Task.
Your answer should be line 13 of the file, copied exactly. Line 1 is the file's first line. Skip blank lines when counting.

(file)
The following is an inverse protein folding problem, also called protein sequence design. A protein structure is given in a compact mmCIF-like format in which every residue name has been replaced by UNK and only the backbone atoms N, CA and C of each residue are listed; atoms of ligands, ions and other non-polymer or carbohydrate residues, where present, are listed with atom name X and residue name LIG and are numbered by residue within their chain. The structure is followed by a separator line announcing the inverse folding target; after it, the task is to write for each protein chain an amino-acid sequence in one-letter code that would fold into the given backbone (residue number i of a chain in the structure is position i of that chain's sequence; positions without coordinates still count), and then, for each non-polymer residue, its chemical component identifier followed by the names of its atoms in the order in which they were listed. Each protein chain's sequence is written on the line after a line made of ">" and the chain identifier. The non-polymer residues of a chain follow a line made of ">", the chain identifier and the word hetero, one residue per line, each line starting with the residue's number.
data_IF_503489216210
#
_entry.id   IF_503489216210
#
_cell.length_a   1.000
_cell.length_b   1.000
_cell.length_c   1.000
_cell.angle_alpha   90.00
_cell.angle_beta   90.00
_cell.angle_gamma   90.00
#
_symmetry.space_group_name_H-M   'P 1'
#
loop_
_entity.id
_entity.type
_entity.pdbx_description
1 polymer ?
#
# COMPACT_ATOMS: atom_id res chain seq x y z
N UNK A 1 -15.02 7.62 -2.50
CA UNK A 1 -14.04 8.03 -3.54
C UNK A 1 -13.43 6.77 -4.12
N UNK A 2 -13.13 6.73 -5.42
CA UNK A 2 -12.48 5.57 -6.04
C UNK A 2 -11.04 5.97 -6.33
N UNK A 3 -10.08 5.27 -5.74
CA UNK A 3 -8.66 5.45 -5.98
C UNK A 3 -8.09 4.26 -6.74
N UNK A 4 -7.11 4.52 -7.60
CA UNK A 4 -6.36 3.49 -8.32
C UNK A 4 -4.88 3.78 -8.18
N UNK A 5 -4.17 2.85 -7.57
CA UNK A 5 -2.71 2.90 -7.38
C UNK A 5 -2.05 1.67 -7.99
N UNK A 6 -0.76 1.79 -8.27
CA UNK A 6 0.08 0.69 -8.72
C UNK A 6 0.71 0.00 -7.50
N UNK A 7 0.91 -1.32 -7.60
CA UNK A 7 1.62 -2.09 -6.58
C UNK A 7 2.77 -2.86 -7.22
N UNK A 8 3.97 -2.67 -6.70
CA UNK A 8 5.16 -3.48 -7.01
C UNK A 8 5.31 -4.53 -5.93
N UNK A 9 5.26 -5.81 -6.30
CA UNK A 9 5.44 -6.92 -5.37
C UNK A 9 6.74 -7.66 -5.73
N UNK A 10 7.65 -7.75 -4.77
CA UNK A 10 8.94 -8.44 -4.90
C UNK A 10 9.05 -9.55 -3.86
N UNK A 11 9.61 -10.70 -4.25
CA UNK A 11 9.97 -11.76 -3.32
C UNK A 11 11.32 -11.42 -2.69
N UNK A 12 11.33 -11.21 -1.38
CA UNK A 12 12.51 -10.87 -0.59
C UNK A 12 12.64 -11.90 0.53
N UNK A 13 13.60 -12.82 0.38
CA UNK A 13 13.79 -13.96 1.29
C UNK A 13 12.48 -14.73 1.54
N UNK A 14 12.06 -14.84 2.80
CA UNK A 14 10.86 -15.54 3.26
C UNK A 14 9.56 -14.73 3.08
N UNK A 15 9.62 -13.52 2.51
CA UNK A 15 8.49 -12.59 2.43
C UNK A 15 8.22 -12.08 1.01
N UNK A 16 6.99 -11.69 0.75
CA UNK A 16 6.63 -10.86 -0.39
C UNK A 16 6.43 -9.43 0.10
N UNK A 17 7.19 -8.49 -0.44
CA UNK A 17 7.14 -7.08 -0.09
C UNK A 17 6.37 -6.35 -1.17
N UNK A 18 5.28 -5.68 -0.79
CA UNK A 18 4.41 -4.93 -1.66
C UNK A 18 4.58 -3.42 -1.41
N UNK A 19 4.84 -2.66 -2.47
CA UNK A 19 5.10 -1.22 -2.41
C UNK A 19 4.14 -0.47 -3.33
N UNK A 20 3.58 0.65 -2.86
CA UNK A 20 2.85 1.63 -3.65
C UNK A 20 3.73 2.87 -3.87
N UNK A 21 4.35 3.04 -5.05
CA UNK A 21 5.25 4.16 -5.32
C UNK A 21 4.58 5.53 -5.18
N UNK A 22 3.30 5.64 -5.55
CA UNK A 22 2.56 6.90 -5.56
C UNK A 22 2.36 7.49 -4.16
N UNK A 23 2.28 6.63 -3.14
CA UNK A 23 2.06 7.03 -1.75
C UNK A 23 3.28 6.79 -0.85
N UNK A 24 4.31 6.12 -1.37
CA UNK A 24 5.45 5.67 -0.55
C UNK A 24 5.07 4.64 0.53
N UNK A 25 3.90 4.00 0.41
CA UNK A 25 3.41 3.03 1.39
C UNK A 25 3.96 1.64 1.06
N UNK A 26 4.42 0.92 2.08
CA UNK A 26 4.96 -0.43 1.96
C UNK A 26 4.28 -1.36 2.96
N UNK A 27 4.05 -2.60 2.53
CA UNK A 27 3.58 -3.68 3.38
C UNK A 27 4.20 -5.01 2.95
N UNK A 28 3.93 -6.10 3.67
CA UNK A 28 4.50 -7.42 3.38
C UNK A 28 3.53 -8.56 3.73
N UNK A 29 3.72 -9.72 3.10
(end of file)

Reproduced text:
_symmetry.space_group_name_H-M   'P 1'